LUDLOW, Mass. (WWLP) – A case of West Nile Virus has been identified in the towns of Ludlow and Chicopee, and now health officials are urging people to take precautions.
Neil Paquette, Chairman of the Ludlow Board of Health, confirmed for 22News that a water sample in Ludlow tested positive for West Nile Virus. The Massachusetts Department of Public Health also confirmed a mosquito in Chicopee tested positive for the virus on July 27th.
No human cases of West Nile Virus have been reported in Massachusetts this year, so far; mosquito samples have tested positive for the virus throughout the state.
Bill Swift, a Ludlow resident who lives near the town reservoir, told 22News he now worries about the infected water sample found close to his home. “Definitely worried about it. I think about it all the time. Every time I get a mosquito bite, I think ‘I hope that’s not the one.’ ”
West Nile Virus is spread by mosquitoes. According for the Centers for Disease Control and Prevention, most people who become infected with the virus do not exhibit any symptoms. Others may develop fever, body aches, rash, diarrhea, nausea, or joint pains. In rare cases, the virus can lead to neurological disease like meningitis or encephalitis, though West Nile Virus is not to be confused with Eastern Equine Encephalitis (EEE), which is also spread by mosquitoes.
Ludlow resident Daniel Jasinski told 22News the virus doesn’t concern him too much, unless it causes drastic health issues. “If something happened to a person, like, this person is sick and is dying from it, then I would be worried, but other than that, no.”
Below are tips from the DPH on how to avoid mosquitoes borne illnesses:
Avoid Mosquito Bites
Apply Insect Repellent when Outdoors: Use a repellent with DEET (N, N-diethyl-m-toluamide), permethrin, picaridin (KBR 3023), oil of lemon eucalyptus [p-methane 3, 8-diol (PMD)] or IR3535 according to the instructions on the product label.
DEET products should not be used on infants under two months of age and should be used in concentrations of 30% or less on older children. Oil of lemon eucalyptus should not be used on children under three years of age.
Be Aware of Peak Mosquito Hours: The hours from dusk to dawn are peak biting times for many mosquitoes. Consider rescheduling outdoor activities that occur during evening or early morning.
Clothing Can Help Reduce Mosquito Bites: Wearing long-sleeves, long pants and socks when outdoors will help keep mosquitoes away from your skin.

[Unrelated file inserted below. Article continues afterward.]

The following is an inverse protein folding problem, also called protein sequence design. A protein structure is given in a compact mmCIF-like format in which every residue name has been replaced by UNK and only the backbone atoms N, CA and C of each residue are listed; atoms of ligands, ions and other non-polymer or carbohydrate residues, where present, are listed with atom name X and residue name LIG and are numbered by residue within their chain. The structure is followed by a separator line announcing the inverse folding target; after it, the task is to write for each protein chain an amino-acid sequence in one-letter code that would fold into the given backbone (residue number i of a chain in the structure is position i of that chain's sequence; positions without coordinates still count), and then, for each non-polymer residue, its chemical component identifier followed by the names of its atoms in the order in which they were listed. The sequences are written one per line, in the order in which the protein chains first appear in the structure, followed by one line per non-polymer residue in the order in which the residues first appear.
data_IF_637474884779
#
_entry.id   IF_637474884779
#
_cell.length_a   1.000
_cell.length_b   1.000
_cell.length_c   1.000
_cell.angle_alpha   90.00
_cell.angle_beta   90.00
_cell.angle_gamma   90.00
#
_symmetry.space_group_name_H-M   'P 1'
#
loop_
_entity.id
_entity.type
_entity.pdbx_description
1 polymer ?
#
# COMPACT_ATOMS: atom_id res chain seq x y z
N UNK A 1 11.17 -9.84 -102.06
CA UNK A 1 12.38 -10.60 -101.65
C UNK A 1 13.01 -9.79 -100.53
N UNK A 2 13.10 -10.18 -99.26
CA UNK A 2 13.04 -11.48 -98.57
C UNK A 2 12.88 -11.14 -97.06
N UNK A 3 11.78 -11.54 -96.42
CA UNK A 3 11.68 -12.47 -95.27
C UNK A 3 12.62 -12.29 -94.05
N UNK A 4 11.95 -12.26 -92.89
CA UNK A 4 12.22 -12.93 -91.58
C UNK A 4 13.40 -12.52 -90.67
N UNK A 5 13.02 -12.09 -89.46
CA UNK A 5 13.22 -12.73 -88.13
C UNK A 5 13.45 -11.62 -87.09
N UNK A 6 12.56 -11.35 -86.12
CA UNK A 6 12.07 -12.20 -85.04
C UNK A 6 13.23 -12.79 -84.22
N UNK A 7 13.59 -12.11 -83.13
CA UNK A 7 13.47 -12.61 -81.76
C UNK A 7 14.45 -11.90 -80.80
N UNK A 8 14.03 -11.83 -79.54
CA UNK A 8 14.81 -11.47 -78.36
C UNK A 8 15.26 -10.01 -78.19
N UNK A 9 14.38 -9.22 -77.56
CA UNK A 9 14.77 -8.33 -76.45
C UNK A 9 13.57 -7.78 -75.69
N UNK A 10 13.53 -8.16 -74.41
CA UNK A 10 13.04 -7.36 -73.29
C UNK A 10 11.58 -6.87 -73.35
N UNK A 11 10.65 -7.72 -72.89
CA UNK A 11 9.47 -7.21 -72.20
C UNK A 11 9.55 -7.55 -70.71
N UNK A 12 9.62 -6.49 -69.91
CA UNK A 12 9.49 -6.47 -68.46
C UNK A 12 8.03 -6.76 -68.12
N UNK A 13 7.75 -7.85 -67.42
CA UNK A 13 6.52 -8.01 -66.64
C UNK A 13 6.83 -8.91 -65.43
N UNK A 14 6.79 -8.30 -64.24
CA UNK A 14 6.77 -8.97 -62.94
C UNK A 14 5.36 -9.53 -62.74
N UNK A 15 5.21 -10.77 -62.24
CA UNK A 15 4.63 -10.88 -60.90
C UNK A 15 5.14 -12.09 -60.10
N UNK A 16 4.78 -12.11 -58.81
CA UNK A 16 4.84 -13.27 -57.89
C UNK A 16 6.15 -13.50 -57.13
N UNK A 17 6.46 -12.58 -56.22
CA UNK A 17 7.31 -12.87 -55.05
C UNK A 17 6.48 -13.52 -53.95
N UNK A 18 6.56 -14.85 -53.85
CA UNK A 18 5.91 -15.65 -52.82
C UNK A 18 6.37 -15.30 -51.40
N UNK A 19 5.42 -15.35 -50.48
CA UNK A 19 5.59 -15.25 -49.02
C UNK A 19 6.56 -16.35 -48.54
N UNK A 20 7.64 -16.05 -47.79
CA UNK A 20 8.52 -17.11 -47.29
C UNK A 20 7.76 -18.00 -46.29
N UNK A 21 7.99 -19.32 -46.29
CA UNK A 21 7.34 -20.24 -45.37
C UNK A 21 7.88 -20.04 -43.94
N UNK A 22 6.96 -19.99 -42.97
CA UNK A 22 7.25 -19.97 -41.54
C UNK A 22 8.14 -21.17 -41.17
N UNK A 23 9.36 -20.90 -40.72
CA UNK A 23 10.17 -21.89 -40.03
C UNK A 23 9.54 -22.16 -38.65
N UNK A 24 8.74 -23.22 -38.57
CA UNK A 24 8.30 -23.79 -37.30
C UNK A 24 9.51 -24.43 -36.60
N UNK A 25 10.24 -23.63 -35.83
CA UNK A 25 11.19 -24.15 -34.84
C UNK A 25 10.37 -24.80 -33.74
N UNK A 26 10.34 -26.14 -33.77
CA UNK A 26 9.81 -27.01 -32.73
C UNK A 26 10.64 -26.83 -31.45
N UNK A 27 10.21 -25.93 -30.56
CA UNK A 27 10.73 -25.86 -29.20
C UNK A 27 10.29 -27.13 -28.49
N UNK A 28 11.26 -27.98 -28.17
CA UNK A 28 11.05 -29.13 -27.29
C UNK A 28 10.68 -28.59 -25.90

Mosquito-Proof Your Home
Drain Standing Water: Mosquitoes lay their eggs in standing water. Limit the number of places around your home for mosquitoes to breed by either draining or discarding items that hold water. Check rain gutters and drains. Empty any unused flowerpots and wading pools, and change water in birdbaths frequently.
Install or Repair Screens: Keep mosquitoes outside by having tightly-fitting screens on all of your windows and doors.
Protect Your Animals
Animal owners should reduce potential mosquito breeding sites on their property by eliminating standing water from containers such as buckets, tires, and wading pools – especially after heavy rains.
Water troughs provide excellent mosquito breeding habitats and should be flushed out at least once a week during the summer months to reduce mosquitoes near paddock areas.
Horse owners should keep horses in indoor stalls at night to reduce their risk of exposure to mosquitoes. Owners should also speak with their veterinarian about mosquito repellents approved for use in animals and vaccinations to prevent WNV and EEE.
If an animal is diagnosed with WNV or EEE, owners are required to report to DAR, Division of Animal Health by calling 617-626-1795 and to the Department of Public Health (DPH) by calling 617-983-6800.
More information, including all WNV and EEE positive results from 2014, can be found on the Arbovirus Surveillance Information web page at www.mass.gov/dph/mosquito or by calling the DPH Epidemiology Program at 617-983-6800.